Research article

Cardiff office market

The Cardiff office market has continued its strong run into 2017

Headline Statistics

After the strongest year of take-up for 15 years during 2016, the Cardiff office market has continued its strong run into 2017 as one of the UK’s strongest outperformers post Brexit.

Local economy

The UK economy has started 2017 fairly modestly, with 0.3% growth recorded for the first quarter. Weak Sterling has added upward pressure on inflation which is squeezing output in consumer-facing subsectors.

Cardiff's economy, however, has seen 4.7% economic growth over the past five years and is expected to see growth rise to 10.1% over the next five years, above the UK average of 9.5%.

Strong economic growth is expected to filter into the employment market. Cardiff is forecast to see 3.8% office based employment growth over the next five years, according to figures from Oxford Economics. Much of this growth is expected to be delivered by the Professional, Science and Tech sector, which is expected to see growth of 7% during this period.

Electrification of the South West Mainline is set to complete in 2018 which will reduce journey time from the Cardiff to London by 15 minutes. We expect this to draw occupiers to the Welsh capital, with more digital startups taking advantage of established incubator and accelerator space in the city centre.

Occupational Market

Occupational take-up in Cardiff reached 146,739 sq ft during the first quarter of 2017, 19% above the five year quarterly average of 123,000 sq ft. Cardiff's office market has remained strong and stable over the past 12 months as indicated by above average levels of take-up in Graph 1.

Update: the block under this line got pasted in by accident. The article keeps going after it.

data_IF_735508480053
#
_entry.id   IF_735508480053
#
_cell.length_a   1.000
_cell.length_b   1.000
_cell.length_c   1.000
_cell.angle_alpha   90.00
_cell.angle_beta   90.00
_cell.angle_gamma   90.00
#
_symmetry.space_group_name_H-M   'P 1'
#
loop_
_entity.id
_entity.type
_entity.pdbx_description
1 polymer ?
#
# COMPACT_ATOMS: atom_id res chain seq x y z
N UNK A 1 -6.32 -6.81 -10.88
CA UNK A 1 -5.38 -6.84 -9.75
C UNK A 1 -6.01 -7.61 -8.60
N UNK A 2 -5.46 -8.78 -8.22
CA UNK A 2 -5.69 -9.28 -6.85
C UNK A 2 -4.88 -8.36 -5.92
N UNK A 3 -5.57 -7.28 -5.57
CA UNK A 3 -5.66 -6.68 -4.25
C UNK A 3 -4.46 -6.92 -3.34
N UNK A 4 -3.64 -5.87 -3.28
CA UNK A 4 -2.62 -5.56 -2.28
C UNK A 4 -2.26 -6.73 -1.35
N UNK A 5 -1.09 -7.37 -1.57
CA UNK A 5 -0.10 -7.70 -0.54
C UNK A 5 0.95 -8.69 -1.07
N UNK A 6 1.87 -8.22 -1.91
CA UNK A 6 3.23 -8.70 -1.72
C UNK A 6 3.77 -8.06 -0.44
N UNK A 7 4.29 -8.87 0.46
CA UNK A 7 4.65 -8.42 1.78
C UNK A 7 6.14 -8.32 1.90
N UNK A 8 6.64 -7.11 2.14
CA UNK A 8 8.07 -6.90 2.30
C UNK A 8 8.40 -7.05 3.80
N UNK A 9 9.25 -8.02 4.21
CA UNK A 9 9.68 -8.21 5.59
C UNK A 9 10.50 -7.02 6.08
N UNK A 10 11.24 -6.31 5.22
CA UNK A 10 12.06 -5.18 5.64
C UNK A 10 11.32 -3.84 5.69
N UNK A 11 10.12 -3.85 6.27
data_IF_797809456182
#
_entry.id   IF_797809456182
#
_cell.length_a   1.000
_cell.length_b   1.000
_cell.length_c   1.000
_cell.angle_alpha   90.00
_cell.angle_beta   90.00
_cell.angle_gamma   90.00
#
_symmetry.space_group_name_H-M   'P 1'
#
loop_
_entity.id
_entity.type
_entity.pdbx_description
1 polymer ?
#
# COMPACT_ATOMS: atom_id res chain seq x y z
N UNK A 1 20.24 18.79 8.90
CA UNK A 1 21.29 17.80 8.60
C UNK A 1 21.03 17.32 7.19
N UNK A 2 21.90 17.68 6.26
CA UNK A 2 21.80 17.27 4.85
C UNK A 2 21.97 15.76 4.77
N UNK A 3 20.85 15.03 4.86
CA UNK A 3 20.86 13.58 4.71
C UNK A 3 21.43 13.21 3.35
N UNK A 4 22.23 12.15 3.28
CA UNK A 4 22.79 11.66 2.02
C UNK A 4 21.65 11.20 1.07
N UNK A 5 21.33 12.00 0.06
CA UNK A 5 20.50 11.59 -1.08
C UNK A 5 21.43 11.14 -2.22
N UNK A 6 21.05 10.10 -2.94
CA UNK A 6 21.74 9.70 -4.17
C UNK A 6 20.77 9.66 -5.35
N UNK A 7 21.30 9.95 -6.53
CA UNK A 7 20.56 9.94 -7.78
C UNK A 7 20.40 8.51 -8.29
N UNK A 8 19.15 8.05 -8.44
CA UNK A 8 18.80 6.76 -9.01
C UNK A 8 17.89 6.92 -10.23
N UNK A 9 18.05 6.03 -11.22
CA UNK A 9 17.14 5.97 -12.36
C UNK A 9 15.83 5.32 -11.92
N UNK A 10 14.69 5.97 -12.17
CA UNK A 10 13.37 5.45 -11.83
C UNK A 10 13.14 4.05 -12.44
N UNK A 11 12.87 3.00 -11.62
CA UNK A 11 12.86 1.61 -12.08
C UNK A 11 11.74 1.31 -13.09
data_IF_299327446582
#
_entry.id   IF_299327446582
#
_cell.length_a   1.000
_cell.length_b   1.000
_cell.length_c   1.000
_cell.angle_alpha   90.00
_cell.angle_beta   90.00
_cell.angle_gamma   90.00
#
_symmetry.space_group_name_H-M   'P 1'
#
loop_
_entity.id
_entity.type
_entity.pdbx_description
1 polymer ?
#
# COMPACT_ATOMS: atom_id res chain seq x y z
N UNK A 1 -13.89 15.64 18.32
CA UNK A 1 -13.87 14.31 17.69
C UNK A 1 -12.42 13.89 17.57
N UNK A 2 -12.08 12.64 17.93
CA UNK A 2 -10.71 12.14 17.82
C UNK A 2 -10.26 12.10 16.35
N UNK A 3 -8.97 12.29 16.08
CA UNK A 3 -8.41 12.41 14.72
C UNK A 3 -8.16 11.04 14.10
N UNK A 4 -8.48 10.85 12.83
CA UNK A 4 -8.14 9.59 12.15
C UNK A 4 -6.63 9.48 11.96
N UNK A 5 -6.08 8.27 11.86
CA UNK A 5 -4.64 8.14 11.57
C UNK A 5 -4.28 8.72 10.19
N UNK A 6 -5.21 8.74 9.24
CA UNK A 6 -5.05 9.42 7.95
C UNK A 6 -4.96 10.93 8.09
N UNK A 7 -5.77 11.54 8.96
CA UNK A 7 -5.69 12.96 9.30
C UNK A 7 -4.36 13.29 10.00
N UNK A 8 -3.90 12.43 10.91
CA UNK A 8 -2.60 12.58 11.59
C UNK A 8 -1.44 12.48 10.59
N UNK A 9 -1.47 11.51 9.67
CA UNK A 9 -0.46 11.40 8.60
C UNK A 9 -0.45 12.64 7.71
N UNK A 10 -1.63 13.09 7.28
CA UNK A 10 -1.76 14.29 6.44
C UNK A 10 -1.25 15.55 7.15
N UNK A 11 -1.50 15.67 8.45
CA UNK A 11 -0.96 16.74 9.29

Graph 1

GRAPH 1Take-up remains above the quarterly average

Source: Savills Research

The key deals during the first quarter were Cardiff University's 45,000 sq ft letting of Two Central Square, which is now fully occupied, and Network Rail taking 31,500 sq ft in St Patrick's House. Central Square continues to attract tenants from a range of business sectors.

A large part of Cardiff's recent success is down to the number of larger lot size deals. Over the past 12 months, 72% of Cardiff city centre's take-up has come from deals over 10,000 sq ft, above the historic average of 52%.

The most active business sector during 2016 was Public Services, Education and Health, which accounted for 23% of take-up. Professional Services followed closely behind, accounting for 22% of total take-up, driven by Hugh James Solicitors pre-letting 100,000 sq ft at 2 Central Square during the final quarter.

Sonovate, a recruitment solutions firm, signed for 6,461 sq ft of "defurbished" space at 101 Cardiff. The building was inspired by the offices of Shoreditch, London with exposed services for a more creative feel. The UK regional cities are seeing more refurbished office space delivered with a creative fit-out to encourage collaboration.